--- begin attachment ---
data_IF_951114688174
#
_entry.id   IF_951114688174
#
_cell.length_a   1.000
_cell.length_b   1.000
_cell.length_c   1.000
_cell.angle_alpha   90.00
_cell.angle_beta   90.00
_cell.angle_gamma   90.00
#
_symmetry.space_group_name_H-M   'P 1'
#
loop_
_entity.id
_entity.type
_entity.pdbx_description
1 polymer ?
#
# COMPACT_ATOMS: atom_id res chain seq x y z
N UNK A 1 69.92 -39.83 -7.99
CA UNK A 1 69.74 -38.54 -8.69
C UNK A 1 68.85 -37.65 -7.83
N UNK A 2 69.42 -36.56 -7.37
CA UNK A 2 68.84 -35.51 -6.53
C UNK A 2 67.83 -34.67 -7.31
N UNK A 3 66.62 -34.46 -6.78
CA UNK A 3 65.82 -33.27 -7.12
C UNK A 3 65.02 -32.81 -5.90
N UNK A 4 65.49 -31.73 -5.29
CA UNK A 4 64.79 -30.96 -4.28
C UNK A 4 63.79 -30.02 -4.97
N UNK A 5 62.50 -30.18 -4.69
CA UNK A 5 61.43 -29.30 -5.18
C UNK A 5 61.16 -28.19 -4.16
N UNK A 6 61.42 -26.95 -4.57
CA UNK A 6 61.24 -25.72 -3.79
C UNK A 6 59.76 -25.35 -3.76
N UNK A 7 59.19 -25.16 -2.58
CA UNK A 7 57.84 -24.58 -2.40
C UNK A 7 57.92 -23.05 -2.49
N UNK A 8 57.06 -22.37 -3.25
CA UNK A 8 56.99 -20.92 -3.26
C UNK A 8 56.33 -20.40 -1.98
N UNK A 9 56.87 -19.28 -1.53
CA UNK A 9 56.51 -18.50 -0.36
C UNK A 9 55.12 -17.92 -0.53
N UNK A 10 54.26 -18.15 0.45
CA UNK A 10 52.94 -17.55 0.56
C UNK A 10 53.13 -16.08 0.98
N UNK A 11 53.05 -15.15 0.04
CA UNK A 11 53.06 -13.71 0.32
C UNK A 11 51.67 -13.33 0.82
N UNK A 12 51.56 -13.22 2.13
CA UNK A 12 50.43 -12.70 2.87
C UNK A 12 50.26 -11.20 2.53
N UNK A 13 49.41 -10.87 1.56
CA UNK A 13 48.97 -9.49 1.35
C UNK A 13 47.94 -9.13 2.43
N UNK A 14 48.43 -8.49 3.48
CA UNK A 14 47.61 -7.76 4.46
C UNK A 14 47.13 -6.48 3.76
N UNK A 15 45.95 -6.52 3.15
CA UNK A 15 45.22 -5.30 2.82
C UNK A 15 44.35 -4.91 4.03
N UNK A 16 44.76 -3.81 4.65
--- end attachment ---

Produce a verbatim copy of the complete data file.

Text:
data_IF_951114688174
#
_entry.id   IF_951114688174
#
_cell.length_a   1.000
_cell.length_b   1.000
_cell.length_c   1.000
_cell.angle_alpha   90.00
_cell.angle_beta   90.00
_cell.angle_gamma   90.00
#
_symmetry.space_group_name_H-M   'P 1'
#
loop_
_entity.id
_entity.type
_entity.pdbx_description
1 polymer ?
#
# COMPACT_ATOMS: atom_id res chain seq x y z
N UNK A 1 69.92 -39.83 -7.99
CA UNK A 1 69.74 -38.54 -8.69
C UNK A 1 68.85 -37.65 -7.83
N UNK A 2 69.42 -36.56 -7.37
CA UNK A 2 68.84 -35.51 -6.53
C UNK A 2 67.83 -34.67 -7.31
N UNK A 3 66.62 -34.46 -6.78
CA UNK A 3 65.82 -33.27 -7.12
C UNK A 3 65.02 -32.81 -5.90
N UNK A 4 65.49 -31.73 -5.29
CA UNK A 4 64.79 -30.96 -4.28
C UNK A 4 63.79 -30.02 -4.97
N UNK A 5 62.50 -30.18 -4.69
CA UNK A 5 61.43 -29.30 -5.18
C UNK A 5 61.16 -28.19 -4.16
N UNK A 6 61.42 -26.95 -4.57
CA UNK A 6 61.24 -25.72 -3.79
C UNK A 6 59.76 -25.35 -3.76
N UNK A 7 59.19 -25.16 -2.58
CA UNK A 7 57.84 -24.58 -2.40
C UNK A 7 57.92 -23.05 -2.49
N UNK A 8 57.06 -22.37 -3.25
CA UNK A 8 56.99 -20.92 -3.26
C UNK A 8 56.33 -20.40 -1.98
N UNK A 9 56.87 -19.28 -1.53
CA UNK A 9 56.51 -18.50 -0.36
C UNK A 9 55.12 -17.92 -0.53
N UNK A 10 54.26 -18.15 0.45
CA UNK A 10 52.94 -17.55 0.56
C UNK A 10 53.13 -16.08 0.98
N UNK A 11 53.05 -15.15 0.04
CA UNK A 11 53.06 -13.71 0.32
C UNK A 11 51.67 -13.33 0.82
N UNK A 12 51.56 -13.22 2.13
CA UNK A 12 50.43 -12.70 2.87
C UNK A 12 50.26 -11.20 2.53
N UNK A 13 49.41 -10.87 1.56
CA UNK A 13 48.97 -9.49 1.35
C UNK A 13 47.94 -9.13 2.43
N UNK A 14 48.43 -8.49 3.48
CA UNK A 14 47.61 -7.76 4.46
C UNK A 14 47.13 -6.48 3.76
N UNK A 15 45.95 -6.52 3.15
CA UNK A 15 45.22 -5.30 2.82
C UNK A 15 44.35 -4.91 4.03
N UNK A 16 44.76 -3.81 4.65